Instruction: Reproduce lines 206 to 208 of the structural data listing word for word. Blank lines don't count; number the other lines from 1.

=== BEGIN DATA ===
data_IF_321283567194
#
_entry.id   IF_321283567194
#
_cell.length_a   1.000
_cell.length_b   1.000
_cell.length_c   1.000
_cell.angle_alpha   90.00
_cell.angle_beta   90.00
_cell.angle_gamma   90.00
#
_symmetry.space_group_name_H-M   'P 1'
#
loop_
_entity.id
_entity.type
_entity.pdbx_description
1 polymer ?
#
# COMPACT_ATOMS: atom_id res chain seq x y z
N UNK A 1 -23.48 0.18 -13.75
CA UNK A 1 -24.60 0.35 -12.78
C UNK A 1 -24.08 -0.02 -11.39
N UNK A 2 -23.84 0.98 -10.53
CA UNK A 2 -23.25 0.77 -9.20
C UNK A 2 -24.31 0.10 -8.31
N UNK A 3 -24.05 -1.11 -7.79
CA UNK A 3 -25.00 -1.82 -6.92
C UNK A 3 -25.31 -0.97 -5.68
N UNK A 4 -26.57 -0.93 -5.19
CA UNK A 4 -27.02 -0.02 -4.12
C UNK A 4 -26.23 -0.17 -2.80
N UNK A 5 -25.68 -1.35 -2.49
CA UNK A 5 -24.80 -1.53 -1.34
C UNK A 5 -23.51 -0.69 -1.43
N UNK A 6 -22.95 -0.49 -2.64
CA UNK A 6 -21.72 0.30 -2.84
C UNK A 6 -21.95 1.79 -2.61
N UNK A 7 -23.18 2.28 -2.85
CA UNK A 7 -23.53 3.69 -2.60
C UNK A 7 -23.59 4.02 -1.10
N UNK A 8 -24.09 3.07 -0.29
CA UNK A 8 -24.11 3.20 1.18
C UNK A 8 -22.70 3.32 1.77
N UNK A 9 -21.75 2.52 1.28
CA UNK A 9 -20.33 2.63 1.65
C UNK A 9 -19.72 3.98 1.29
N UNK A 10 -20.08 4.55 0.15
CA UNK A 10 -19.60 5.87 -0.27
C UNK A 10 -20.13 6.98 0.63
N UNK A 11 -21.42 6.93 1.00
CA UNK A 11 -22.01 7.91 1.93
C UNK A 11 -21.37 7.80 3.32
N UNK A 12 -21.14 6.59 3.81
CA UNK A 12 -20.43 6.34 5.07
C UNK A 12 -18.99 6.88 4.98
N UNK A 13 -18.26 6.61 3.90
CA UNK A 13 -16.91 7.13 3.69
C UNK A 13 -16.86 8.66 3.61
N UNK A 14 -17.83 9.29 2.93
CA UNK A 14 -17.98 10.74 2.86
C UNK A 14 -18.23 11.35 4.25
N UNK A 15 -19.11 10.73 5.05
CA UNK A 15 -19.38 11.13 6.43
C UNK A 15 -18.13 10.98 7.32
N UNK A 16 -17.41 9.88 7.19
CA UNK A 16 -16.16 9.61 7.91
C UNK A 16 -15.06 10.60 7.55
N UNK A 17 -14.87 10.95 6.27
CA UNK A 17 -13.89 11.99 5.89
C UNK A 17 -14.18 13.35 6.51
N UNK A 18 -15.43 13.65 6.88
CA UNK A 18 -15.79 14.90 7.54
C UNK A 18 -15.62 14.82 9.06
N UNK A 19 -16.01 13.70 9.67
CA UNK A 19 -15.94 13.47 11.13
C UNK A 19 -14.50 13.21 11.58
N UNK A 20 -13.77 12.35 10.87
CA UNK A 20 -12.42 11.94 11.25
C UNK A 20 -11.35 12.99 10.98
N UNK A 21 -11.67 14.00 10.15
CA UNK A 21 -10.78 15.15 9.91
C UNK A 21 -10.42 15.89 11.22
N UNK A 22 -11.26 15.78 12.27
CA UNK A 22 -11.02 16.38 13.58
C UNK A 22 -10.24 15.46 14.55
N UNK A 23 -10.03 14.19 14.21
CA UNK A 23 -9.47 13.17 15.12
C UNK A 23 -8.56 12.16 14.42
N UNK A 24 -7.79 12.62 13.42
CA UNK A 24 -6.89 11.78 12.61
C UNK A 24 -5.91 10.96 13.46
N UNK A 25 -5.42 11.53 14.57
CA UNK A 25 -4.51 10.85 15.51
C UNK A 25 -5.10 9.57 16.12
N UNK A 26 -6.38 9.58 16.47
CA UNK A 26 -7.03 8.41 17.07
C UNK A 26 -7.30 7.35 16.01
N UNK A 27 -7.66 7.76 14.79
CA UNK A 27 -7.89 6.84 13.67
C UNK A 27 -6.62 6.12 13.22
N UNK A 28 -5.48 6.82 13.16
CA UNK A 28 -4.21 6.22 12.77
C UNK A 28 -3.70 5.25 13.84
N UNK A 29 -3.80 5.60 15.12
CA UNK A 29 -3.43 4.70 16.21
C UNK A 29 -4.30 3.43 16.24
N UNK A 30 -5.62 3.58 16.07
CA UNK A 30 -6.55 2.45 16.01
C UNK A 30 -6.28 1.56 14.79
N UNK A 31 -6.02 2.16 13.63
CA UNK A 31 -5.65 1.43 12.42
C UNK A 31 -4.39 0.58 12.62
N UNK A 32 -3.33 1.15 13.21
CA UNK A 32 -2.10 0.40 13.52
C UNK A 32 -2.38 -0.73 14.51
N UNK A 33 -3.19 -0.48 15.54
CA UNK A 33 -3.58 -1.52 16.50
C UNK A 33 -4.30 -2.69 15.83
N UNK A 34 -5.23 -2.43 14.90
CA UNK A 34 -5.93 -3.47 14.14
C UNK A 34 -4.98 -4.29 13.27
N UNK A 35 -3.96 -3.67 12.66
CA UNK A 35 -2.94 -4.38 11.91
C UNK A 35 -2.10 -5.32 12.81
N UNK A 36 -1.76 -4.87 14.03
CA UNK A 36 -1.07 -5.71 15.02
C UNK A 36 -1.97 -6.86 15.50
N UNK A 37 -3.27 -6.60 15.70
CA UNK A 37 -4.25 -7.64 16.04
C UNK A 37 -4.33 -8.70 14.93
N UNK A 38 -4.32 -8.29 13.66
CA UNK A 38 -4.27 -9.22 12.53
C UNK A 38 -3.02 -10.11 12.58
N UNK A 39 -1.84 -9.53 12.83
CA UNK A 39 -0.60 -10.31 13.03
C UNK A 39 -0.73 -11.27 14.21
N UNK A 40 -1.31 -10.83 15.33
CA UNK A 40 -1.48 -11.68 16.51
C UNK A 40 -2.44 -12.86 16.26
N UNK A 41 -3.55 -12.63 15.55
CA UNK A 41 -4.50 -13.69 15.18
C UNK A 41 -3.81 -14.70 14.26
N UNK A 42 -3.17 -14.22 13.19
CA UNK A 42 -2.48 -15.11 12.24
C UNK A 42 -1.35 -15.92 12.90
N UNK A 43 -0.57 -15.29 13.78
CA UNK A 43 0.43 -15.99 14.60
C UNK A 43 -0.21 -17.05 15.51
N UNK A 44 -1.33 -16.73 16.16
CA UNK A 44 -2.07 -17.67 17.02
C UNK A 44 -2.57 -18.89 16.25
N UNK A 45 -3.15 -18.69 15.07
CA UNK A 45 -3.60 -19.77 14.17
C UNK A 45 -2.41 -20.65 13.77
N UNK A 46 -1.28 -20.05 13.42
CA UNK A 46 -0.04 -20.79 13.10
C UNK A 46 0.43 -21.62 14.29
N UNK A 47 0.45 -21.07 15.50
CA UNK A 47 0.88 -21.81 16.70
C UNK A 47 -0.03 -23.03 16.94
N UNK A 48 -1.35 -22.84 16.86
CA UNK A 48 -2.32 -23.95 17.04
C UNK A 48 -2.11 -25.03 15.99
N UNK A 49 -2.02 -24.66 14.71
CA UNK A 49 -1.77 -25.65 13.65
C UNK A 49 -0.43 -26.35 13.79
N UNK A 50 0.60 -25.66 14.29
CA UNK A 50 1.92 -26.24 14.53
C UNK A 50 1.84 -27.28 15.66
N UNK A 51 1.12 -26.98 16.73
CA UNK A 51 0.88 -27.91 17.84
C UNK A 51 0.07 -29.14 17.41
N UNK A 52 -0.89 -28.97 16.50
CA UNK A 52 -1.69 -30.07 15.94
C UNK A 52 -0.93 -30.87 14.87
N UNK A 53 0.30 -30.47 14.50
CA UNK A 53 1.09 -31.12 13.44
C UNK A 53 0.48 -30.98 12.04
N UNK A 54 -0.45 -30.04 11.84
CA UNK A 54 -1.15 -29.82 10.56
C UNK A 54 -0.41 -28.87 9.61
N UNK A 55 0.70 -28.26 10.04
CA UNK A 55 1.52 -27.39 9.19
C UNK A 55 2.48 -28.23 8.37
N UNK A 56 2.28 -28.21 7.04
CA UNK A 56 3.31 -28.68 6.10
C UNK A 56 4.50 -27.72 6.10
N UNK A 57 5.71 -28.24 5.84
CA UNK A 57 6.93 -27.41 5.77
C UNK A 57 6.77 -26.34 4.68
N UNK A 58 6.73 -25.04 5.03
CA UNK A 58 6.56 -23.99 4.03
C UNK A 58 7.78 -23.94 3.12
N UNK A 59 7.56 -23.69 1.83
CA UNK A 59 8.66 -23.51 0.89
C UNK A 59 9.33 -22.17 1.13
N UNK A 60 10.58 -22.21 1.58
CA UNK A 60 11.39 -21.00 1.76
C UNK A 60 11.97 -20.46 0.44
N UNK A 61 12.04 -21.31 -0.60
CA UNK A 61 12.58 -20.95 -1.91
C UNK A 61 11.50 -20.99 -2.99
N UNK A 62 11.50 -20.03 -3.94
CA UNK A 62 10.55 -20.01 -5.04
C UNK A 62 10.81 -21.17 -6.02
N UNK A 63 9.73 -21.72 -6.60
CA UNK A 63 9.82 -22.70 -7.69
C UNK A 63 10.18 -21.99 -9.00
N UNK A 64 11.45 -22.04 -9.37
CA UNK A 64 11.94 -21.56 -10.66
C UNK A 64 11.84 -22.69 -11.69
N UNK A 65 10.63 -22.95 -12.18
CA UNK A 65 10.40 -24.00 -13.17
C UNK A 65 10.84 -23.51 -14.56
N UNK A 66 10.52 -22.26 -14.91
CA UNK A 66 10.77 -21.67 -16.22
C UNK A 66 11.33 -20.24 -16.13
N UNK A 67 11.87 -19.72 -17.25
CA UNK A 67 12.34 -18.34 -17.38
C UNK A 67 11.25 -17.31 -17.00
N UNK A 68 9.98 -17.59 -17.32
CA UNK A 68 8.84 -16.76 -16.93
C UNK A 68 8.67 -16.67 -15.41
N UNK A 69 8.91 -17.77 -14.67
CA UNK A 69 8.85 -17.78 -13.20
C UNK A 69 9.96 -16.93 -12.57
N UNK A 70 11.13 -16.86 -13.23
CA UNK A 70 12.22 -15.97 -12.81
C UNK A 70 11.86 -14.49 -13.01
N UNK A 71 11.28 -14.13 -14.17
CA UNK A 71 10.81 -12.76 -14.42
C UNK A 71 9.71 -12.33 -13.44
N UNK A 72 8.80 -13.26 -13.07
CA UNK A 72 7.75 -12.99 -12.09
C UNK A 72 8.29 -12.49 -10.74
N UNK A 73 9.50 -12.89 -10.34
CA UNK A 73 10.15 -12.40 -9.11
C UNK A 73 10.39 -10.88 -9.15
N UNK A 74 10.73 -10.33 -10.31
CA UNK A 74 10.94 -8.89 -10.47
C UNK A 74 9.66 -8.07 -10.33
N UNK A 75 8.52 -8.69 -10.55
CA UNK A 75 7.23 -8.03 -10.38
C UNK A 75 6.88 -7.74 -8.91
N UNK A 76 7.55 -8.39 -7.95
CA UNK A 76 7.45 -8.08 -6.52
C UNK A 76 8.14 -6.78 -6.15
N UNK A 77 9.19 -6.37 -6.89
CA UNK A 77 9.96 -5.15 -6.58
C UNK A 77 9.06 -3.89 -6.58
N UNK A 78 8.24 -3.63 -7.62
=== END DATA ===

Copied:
C UNK A 62 10.81 -21.17 -6.02
N UNK A 63 9.73 -21.72 -6.60
CA UNK A 63 9.82 -22.70 -7.69